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Biology Department Seminar

When: Friday, October 1, 2021
12:00 PM - 1:00 PM
Where: > See description for location
Description: Location: LARTS 108
Speaker: Danielle Levesque, University of Maine

Title: Endotherms and thermal performance: What thermoregulatory phenotypes can tell us about mammals and climate

Abstract: Research in my lab combines comparative physiology, ecology and evolutionary biology. We seek to understand how rigidity or flexibility in metabolism and body temperature regulation affects the energetics of a species, and how their evolutionary history has shaped these patterns. Despite a large body of knowledge on the thermoregulation of temperate and cold-climate endotherms, our functional knowledge of endotherms in warmer climates remains incredibly scarce. In particular, their use of facultative heterothermy, lowering or raising body temperatures to conserve energy and/or water, has been chronically understudied. Small endotherms (< 5 kg) are often assumed to live predominantly at temperatures below thermoneutrality. Tropical and subtropical mammals, however, routinely experience temperatures above the lower critical limit of the thermoneutral zone. Therefore, unlike temperate species that must consistently generate heat to maintain an elevated body temperature, low latitude species spend more time at thermoneutrality and therefore can spend the energy elsewhere. As well as providing a general overview of some of the forms of heterothermy observed in warm climates, I will discuss the costs and benefits of the body temperature variability in warm climates, the evolution of homeothermy in mammals and the links (or lack thereof) between basal metabolic rates and life histories in mammals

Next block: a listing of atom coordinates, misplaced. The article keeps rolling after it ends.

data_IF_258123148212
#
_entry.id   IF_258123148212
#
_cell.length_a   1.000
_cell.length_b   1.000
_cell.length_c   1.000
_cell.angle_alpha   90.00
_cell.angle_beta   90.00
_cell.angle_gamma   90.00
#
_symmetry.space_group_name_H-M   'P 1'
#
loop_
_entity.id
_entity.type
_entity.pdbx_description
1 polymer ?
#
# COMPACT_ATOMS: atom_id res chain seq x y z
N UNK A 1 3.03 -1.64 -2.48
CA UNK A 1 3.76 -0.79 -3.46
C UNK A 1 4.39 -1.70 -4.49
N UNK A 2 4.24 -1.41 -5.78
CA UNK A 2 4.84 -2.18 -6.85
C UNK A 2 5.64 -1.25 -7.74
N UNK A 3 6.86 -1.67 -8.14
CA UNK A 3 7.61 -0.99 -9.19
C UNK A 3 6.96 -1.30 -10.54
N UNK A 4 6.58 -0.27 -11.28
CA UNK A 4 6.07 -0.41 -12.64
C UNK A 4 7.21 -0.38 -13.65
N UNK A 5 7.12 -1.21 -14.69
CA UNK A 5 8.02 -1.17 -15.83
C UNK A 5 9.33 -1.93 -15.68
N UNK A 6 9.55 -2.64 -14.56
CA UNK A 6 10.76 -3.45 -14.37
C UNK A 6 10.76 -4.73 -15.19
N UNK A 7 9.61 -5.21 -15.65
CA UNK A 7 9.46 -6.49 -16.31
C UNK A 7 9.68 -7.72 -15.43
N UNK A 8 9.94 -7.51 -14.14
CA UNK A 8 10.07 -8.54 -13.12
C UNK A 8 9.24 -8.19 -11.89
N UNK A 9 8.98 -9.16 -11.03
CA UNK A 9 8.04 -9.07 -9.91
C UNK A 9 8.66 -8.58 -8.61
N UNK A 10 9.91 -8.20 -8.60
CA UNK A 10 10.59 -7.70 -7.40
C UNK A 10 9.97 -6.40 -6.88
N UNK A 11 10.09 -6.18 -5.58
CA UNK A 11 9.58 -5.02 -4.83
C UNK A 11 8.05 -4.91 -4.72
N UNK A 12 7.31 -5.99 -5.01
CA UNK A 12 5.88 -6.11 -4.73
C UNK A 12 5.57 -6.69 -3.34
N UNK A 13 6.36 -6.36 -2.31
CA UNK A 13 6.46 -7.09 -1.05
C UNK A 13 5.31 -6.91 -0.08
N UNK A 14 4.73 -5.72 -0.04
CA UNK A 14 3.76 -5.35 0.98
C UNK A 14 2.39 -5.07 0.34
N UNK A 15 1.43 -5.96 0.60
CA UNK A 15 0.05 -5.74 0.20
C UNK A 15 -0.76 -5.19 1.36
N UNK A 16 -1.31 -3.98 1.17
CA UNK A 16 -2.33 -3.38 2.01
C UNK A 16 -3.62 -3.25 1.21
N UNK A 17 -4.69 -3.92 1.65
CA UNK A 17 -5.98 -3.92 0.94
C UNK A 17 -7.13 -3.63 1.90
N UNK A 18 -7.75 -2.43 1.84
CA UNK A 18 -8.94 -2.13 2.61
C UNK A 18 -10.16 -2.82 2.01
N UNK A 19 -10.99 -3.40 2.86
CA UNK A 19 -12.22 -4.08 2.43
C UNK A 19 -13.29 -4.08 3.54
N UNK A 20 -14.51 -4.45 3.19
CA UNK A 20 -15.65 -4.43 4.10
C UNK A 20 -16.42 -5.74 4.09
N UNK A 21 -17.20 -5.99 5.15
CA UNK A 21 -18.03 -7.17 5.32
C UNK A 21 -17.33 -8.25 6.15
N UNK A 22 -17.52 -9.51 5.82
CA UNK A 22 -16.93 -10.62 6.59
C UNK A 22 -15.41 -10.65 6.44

For more information, please contact Dr. Genny Kozak, Biology Seminar Series Coordinator, at
Contact: Biology Seminar Series 508.999.8248
Topical Areas: Faculty, Students, Graduate, Students, Undergraduate, Biology